In general, ‘Dobry’ is neither a scientific historical text nor an ethnographic one. This is a novel, which, for over 90 years, countless readers have read as it was written. I thought of looking for a consultant from the Museum of History and us writing a million footnotes, but then I decided that it was more important to be loyal and devoted to the author and the book, to reach its Bulgarian readers in the most accurate and flawlessly faithful form.

I want to tell the readers: Get ready for surprises and read the novel with a kind eye and an open heart! Enjoy it, without splitting hairs over details!


Did Monica Shannon’s text surprise you in any way? The action takes place in a Bulgarian village, at the beginning of the last century.

Life in Dobry’s village fits in to nature with its beauty and seasonal changes, with traditions and customs. Monica Shannon conveys the spirit of the feasts, or at least her perception of them. Children and adults live in perfect harmony. Bulgarians, gypsies and Pomaks work and celebrate together. Domestic animals are loved and cared for. Masterliness in every craft is looked upon as something infinitely valuable and worthy of admiration. Beauty and love are felt in each detail of everyday life, in every natural sight or event in the town or village. The joy and pleasure of labour, and the pride in a job well done are felt on every page.

The novel recreates a world full of difficulties, but also of harmony. Affection, respect, dignity, love, friendship, warm banter and the joy of beauty, those are the sentiments that the reader will feel while following Dobry’s story.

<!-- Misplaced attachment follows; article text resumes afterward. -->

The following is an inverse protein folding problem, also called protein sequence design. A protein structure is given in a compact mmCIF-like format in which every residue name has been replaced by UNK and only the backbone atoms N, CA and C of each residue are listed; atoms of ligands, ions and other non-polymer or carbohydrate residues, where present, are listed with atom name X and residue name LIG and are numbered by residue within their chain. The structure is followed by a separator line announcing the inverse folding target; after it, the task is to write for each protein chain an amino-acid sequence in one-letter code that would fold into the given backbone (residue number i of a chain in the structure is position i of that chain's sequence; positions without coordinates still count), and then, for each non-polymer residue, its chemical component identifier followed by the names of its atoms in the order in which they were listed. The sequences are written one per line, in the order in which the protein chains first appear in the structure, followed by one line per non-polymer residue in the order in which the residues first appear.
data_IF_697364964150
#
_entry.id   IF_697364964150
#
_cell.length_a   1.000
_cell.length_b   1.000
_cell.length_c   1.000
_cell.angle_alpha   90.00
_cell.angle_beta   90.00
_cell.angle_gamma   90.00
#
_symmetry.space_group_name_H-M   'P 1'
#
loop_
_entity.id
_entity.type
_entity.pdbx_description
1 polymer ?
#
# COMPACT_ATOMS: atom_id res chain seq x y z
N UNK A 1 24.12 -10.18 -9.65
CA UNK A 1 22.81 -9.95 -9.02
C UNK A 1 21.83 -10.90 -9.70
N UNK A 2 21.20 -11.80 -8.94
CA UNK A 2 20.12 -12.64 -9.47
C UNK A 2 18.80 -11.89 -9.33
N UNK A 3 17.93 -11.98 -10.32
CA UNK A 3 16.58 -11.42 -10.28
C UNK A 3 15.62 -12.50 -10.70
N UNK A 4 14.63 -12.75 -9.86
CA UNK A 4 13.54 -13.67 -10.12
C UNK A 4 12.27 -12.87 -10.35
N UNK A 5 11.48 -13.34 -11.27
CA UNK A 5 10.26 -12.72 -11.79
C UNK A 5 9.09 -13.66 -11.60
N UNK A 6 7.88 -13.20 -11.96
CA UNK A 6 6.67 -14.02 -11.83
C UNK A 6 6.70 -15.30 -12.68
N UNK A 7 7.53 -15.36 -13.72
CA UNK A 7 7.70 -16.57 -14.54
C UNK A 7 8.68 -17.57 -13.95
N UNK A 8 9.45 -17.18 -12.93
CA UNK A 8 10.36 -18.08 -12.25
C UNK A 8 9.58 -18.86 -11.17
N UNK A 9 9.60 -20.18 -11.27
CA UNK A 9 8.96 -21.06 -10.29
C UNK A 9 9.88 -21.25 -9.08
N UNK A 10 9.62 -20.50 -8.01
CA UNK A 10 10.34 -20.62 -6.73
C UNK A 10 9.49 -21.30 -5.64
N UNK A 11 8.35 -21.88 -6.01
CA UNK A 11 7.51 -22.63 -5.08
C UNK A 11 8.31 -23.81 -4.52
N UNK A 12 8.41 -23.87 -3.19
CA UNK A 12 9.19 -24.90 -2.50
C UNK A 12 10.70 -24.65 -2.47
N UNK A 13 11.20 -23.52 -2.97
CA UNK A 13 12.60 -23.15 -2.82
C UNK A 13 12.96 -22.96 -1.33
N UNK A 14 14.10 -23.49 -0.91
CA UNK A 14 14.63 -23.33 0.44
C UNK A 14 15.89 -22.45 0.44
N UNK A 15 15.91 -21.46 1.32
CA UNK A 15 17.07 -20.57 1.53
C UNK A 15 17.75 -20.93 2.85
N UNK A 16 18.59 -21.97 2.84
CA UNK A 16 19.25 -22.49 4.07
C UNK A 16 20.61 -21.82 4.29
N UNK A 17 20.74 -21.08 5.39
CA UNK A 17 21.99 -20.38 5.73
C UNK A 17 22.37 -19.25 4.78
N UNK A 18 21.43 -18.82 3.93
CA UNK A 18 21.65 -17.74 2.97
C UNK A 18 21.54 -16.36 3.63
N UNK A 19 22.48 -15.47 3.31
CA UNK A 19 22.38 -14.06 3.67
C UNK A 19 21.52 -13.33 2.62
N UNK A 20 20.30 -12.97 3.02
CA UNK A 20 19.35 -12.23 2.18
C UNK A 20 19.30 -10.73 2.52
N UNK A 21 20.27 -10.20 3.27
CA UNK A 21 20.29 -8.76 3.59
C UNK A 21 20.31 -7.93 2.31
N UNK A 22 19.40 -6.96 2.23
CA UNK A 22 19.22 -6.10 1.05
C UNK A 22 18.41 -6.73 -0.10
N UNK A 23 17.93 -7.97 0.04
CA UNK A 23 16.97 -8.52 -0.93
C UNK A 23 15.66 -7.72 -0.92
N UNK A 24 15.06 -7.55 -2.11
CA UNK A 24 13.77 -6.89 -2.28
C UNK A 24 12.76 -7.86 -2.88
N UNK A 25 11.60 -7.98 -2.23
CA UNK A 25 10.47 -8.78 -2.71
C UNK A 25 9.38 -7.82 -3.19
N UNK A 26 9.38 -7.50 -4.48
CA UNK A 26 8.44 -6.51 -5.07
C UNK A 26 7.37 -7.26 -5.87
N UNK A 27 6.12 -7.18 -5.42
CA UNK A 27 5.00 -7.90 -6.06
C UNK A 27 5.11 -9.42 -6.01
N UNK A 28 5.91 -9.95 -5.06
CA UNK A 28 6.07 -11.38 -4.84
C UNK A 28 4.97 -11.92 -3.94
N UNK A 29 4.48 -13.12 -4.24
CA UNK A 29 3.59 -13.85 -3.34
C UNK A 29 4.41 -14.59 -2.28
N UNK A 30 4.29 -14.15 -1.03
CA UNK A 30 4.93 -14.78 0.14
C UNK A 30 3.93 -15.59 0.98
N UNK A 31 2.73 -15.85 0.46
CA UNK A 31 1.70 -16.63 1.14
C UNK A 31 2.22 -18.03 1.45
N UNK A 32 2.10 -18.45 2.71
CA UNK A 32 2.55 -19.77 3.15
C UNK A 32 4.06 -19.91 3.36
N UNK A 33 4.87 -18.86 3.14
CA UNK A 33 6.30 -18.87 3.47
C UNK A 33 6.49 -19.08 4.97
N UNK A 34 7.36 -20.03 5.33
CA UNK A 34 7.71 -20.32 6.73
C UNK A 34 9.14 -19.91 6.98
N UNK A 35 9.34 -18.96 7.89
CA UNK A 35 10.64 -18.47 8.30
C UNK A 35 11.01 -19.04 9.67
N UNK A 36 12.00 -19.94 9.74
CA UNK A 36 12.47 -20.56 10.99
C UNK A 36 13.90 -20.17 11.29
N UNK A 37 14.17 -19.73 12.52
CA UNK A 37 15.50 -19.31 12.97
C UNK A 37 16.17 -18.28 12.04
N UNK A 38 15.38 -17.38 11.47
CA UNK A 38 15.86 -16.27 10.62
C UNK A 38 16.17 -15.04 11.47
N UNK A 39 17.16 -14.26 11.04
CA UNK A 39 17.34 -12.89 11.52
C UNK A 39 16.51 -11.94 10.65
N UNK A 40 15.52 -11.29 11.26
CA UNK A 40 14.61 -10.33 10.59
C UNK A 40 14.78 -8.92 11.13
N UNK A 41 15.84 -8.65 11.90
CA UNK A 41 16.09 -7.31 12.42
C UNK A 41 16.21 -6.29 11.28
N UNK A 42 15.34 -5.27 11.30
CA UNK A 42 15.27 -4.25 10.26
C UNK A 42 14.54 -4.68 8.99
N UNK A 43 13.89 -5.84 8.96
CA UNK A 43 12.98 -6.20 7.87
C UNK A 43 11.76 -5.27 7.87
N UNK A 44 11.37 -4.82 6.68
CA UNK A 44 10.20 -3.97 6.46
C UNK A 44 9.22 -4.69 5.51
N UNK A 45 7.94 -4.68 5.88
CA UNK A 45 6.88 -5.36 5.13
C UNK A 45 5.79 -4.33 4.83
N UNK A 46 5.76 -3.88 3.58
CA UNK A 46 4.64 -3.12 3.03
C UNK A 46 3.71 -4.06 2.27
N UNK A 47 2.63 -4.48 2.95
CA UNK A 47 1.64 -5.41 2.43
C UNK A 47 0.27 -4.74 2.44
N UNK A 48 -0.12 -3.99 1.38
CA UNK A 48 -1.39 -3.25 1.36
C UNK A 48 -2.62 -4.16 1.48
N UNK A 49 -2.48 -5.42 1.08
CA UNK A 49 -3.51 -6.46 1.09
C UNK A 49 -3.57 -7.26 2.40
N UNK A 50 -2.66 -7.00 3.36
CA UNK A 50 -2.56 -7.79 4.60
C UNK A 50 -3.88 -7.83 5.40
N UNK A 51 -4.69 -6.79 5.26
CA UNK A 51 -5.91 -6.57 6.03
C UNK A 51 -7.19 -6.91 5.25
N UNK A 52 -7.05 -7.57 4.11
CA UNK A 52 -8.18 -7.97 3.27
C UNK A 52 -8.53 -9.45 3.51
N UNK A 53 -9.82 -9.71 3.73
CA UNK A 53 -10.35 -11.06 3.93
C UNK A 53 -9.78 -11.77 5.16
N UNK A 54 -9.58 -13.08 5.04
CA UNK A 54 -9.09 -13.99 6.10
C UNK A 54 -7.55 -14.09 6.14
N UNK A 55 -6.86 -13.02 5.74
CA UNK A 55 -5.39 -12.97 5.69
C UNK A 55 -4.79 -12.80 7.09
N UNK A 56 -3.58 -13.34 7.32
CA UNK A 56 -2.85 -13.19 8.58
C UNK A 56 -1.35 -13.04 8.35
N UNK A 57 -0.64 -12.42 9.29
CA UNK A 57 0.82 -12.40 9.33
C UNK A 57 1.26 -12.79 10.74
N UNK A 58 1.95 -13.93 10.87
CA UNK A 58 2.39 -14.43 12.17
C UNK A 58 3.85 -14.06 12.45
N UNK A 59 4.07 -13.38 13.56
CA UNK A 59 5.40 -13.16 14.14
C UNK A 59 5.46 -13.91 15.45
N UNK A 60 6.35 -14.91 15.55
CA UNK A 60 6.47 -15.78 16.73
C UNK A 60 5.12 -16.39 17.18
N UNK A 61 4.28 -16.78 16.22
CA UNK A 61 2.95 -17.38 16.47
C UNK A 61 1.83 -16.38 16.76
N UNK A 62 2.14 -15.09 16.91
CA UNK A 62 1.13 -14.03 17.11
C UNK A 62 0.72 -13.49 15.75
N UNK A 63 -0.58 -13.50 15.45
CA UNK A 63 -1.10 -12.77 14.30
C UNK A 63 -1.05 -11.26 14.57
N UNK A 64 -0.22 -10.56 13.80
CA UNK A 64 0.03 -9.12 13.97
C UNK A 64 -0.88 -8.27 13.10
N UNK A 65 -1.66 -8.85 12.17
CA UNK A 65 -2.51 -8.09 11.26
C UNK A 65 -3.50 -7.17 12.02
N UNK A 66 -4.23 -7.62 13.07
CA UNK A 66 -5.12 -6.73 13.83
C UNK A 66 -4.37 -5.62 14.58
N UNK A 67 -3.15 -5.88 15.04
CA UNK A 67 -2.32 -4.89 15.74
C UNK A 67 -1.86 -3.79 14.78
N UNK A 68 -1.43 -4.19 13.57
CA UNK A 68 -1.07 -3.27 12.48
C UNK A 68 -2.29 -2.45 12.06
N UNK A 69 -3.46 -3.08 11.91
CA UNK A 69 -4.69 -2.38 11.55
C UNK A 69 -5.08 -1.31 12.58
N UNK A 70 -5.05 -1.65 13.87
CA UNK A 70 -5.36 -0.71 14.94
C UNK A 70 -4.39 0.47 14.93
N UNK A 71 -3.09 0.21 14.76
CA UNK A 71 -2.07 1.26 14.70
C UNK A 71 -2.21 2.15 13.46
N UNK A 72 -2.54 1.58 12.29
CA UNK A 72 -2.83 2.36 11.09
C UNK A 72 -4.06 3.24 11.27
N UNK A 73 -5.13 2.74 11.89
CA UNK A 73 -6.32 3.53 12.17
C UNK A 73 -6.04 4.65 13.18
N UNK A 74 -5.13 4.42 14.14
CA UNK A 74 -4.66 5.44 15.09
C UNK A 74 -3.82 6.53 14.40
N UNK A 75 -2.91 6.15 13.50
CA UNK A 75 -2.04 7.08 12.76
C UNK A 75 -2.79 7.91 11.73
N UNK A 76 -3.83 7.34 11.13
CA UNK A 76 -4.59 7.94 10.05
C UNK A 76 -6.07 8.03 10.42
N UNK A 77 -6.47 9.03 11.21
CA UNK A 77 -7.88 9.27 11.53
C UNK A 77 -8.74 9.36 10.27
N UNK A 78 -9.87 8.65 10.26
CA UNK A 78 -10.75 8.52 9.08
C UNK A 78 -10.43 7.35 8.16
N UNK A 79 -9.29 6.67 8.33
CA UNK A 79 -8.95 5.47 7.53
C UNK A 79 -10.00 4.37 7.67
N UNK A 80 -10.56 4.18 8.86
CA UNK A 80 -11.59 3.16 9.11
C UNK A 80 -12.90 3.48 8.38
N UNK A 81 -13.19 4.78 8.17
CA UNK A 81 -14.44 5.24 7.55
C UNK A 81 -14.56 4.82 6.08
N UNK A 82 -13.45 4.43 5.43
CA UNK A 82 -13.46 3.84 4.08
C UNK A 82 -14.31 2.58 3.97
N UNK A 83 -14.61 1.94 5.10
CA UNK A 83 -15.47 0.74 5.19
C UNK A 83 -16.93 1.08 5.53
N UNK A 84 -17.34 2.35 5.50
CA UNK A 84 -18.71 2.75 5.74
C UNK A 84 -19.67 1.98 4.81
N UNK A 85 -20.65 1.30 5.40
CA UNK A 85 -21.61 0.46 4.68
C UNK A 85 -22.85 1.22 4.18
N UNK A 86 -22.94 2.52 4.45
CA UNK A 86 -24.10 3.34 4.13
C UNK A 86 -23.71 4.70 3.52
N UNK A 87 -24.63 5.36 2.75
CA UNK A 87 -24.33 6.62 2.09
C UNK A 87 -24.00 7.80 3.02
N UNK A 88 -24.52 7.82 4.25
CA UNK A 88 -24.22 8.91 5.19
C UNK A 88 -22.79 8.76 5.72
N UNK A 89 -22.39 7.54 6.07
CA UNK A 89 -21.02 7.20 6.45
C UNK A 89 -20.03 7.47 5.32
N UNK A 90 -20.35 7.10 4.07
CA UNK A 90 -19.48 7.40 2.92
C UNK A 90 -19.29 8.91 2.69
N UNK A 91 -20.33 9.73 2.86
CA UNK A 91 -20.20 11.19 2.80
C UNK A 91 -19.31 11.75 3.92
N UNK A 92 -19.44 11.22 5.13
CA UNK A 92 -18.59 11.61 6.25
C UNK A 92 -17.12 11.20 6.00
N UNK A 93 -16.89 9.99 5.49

How has the author recreated elements of the way of life of that time in English, and what approach did you choose: to use somewhat forgotten words such as ‘wisp’ or ‘sickle’, or to explain the typical agricultural activities and objects?

As I learned from her biography, Monica Shannon was well acquainted with work on the farm: her father was a farmer and she lived on a ranch before moving to the big city. In the US, and in our country, both back then, and now, a wisp is a wisp, and a sickle is a sickle. If today’s children do not know what that is—wonderful, there’s their chance to learn! That’s why we read: to learn things we didn’t know before, and also the names that these things are called.

It was much more difficult for the author to translate ‘Surva, surva year’ [Prosperous New Year], for example. It was so hard that she didn’t translate it, but left it written in Latin, as she had heard it. The entire village repeats ‘Surva, surva, survaknetca godina!’. Now what? There, we have discovered nothing new with the ‘shlyokavitsa’ [leetspeak]; moreover, a famous and award-winning American writer wrote the Bulgarian words in this way long before today’s children.


What do you think makes the novel exciting even today?

Some of the most beautiful pages in the novel are the tales and legends that Dobry’s grandfather tells. About Black Arab and Haidouk Sider, about the creation of the world, about the earth and the sky… Dobry himself picks up his grandfather’s tone and language and very soon begins to tell tales that he composed, including in them motifs from his life, from old myths and even biblical characters and stories. The pleasant, slow, picturesque speech, the listening with undivided attention and respect, their pleasure in communication, are felt—and I hope that they are not forgotten and lost.

Dobry and his family, his girlfriend Neda, the gypsies and their bear, the whole village headed by Mayor Michaelacky, are all charming and bright characters who are interesting to read about.

The main theme in the novel is about talent and vocation. Dobry had wanted to paint since he was very young, although this activity seemed irresponsible, in his mother’s opinion. The lasting desire to develop his talent, the perseverance with which the boy proves himself and manages to overcome all difficulties along the way—these are all timeless themes. Everyone strives to discover his vocation and his place in the sun, both now and back then.

That is why I think the book is curious, not just because an American woman wrote about a Bulgarian boy, and we didn’t know. The book has its undoubted literary merits.


Do you already have impressions (or assumptions) as to how young Bulgarian readers will perceive it?

We’ll see when the book appears in print, shan’t we!